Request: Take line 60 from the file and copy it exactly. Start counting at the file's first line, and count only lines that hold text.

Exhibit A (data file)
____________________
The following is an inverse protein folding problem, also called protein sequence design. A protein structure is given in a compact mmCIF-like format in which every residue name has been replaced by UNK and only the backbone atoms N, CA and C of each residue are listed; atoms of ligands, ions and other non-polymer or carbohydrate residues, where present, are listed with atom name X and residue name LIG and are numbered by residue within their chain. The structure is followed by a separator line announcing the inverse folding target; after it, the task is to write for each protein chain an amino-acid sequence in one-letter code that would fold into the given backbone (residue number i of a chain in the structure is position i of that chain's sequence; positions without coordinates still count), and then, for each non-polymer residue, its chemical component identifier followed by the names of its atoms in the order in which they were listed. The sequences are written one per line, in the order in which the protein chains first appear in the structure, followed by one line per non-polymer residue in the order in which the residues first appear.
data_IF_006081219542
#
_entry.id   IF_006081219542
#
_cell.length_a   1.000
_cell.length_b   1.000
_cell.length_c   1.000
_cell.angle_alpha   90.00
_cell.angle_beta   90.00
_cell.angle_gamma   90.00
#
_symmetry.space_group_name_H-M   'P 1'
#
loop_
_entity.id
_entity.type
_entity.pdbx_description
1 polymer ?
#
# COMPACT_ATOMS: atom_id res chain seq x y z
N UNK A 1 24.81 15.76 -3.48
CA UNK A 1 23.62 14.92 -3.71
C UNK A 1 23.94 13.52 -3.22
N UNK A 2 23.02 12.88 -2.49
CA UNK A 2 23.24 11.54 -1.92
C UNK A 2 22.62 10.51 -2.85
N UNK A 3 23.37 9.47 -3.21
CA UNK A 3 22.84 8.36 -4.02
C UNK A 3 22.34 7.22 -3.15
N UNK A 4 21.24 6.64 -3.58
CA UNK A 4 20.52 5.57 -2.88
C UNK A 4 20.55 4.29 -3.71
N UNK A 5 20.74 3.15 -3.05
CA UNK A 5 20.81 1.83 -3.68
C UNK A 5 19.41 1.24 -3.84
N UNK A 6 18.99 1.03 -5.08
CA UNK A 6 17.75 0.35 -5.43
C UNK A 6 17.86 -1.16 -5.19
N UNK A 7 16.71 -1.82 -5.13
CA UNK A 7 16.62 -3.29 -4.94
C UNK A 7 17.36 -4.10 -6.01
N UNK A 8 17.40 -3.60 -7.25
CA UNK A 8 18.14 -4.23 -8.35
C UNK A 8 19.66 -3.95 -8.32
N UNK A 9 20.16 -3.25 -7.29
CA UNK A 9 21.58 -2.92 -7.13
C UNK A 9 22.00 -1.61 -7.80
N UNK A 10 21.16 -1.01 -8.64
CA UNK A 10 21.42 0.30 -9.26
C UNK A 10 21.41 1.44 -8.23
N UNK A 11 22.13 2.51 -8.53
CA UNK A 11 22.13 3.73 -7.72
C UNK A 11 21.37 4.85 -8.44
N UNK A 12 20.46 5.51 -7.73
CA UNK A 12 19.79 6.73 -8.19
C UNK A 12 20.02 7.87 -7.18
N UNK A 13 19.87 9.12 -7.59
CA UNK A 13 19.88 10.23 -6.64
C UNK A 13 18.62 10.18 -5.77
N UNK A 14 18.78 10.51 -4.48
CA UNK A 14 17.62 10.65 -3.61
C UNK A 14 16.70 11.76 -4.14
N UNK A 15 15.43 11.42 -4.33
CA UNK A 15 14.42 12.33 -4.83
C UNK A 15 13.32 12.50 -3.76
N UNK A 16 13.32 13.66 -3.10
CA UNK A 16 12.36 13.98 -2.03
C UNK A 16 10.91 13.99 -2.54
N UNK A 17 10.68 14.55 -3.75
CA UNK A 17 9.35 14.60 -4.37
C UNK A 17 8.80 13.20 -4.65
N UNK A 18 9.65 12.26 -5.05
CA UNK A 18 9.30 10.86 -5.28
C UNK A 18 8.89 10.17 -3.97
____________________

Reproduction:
C UNK A 13 18.62 10.18 -5.77